WASHINGTON -- The pesticide DDT would have saved millions of lives had it not been banned 20 years ago, a group of scientists said Thursday, only a day after researchers reported the chemical increases cancer risk in humans.
Four scientists held a news conference at which they accused environmentalists of 'genocide' by creating unwarranted fear about DDT and keeping the product from use to control malaria and other insect- borne diseases.
They claimed that bird populations actually increased where DDT was in use and that a person even could drink the chemical.
Patented in Switzerland in 1940, DDT was first used in the United States in 1942. Although it was banned for use in America in 1972 after the Environmental Protection Agency determined DDT was harmful, it was still being produced here as recently as 1985. It still is found in many U.S. hazardous waste sites, landfills and dumps.
DDT is currently used in the Third World to control mosquitos, flies and lice, which spread malaria, typhus, typhoid fever and cholera.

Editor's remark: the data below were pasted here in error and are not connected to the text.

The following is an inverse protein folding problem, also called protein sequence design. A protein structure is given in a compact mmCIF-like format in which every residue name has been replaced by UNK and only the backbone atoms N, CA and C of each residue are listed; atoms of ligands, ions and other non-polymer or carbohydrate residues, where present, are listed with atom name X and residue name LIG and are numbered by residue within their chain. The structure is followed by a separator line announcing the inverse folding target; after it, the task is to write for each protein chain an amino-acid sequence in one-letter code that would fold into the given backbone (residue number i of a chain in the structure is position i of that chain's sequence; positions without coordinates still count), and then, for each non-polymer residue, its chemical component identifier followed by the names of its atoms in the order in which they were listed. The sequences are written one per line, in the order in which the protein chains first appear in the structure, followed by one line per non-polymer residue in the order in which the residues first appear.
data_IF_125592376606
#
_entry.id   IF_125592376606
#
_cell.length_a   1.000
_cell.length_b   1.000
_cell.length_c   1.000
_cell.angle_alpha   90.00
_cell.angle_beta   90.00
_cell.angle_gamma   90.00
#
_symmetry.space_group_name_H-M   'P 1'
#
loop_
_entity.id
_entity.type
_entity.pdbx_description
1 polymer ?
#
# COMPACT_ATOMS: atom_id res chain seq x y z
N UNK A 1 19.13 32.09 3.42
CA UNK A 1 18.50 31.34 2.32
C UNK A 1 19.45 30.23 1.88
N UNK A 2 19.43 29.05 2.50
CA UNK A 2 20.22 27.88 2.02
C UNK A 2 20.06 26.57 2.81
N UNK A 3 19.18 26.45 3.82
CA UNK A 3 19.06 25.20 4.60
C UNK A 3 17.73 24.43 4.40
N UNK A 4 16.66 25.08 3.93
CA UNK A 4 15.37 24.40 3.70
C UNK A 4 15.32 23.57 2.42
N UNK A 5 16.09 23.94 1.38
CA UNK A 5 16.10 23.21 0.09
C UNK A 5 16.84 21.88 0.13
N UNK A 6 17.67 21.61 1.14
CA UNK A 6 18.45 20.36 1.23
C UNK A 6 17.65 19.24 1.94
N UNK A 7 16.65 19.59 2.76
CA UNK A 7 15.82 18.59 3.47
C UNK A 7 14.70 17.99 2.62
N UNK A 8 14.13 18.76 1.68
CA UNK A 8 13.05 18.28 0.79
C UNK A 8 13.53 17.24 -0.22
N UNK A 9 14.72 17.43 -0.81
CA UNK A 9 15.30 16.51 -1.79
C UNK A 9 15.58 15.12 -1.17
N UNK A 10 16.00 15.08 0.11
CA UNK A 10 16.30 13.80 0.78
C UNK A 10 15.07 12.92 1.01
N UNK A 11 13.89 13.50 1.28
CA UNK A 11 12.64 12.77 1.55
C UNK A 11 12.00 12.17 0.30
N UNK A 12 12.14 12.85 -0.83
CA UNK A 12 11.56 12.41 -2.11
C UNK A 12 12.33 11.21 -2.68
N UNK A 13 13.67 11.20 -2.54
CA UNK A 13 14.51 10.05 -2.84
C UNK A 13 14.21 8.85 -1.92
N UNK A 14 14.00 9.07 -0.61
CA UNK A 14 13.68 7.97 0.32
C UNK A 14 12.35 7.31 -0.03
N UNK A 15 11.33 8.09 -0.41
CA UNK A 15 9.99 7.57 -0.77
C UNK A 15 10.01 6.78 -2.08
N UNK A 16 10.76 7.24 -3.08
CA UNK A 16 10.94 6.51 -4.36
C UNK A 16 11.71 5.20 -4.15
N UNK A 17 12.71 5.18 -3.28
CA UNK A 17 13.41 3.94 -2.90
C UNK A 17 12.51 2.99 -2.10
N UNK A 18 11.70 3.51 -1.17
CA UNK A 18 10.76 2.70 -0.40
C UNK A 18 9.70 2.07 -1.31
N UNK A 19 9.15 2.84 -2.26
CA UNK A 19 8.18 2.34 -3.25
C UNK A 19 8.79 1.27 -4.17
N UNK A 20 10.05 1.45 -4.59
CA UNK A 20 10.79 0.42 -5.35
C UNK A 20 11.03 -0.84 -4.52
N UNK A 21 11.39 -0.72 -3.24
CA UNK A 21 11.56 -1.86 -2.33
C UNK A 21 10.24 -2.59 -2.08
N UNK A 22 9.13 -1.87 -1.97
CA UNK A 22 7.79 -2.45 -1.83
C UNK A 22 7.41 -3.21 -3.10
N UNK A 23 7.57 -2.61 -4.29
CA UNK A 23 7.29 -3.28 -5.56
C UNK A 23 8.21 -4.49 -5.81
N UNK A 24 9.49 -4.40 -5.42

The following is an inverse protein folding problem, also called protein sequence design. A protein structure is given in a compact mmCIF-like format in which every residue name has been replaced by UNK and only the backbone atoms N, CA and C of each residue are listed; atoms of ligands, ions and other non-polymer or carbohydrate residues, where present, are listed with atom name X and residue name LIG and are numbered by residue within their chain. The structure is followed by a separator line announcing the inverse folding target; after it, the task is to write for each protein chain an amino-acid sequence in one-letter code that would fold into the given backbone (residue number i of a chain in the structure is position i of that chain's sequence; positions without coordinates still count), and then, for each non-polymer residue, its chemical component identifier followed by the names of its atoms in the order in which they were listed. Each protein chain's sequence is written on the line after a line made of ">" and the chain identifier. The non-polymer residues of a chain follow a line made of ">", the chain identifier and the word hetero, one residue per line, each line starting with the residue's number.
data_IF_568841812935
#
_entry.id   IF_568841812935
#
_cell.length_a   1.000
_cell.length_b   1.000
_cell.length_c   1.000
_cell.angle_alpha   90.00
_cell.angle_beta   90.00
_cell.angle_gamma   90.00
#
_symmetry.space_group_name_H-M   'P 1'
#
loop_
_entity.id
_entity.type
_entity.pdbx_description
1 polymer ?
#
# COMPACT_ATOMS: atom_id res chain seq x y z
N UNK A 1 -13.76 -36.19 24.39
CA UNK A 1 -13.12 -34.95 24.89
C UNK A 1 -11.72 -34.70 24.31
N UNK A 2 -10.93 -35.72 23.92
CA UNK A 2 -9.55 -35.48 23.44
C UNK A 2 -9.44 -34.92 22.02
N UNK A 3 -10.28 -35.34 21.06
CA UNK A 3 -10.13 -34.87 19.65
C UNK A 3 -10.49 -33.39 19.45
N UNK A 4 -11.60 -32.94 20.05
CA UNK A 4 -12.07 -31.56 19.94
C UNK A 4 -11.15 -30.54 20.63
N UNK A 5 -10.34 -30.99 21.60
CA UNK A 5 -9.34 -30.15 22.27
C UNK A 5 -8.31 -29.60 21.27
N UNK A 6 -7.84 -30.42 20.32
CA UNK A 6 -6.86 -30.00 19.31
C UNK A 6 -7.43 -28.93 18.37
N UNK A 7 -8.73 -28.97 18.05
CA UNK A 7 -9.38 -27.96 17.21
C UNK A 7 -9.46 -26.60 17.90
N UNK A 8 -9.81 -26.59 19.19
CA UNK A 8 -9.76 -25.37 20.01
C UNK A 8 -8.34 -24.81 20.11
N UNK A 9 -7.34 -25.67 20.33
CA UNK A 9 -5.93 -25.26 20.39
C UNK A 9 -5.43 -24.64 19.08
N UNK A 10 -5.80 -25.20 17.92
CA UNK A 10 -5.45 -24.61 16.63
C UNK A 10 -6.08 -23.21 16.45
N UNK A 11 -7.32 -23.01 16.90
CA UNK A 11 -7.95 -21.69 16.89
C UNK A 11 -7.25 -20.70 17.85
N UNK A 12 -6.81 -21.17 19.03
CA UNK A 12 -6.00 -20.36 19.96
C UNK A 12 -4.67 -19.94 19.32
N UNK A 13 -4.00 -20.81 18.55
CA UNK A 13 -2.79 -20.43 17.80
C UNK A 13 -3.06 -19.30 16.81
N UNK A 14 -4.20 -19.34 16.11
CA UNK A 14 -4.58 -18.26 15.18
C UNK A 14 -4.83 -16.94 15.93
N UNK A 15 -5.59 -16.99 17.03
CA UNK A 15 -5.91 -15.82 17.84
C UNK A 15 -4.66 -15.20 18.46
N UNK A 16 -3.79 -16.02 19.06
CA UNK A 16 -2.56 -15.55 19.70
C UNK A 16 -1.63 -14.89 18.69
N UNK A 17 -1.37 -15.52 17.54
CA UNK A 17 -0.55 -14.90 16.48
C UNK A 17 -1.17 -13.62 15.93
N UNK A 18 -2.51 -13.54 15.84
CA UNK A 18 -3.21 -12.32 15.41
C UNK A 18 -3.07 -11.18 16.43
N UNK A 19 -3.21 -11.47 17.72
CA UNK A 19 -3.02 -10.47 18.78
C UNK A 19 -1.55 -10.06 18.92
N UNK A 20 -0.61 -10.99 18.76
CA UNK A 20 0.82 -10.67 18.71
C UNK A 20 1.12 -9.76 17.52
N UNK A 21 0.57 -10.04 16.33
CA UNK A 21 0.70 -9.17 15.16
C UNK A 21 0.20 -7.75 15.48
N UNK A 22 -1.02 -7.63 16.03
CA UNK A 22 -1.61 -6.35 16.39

Edward Remmers of the American Council on Science and Health, an organization which tells consumers that pesticide residues pose no significant health risk, said, 'There is no evidence that DDT causes harm to humans when intended.'
The ban also increases AIDS risk, he said, because malaria-spreading mosquitoes flourish without DDT in parts of Africa. 'In many cases children are going into hospitals with malaria and coming out with AIDS' because African hospitals do not have safe blood supplies, Remmers said.
Remmers was joined by entomologist William Hazeltine, entomology Professor J. Gordon Edwards of San Jose State University and biophysics Professor Thomas Jukes of the University of California, Berkeley.
'We continue to be victimized daily by untruthful propaganda by organizations whose major business is the accumulation of money and power and unholy genocide in underdeveloped countries throughout the tropics,' said Edwards.
The panel said environmentalists who favored the ban on DDT supported 'genocide' because one to two million people die each year from diseases that 'could easily be controlled through the use of DDT.'
On Wednesday, researchers reported that they have the first clear evidence that heavy exposure to the insecticide DDT substantially increases the risk of pancreas cancer in humans.
The study was conducted by the University of Michigan School of Public Health and the University of Southern California School of Medicine and reported in the latest issue of the Journal of the National Cancer Institute.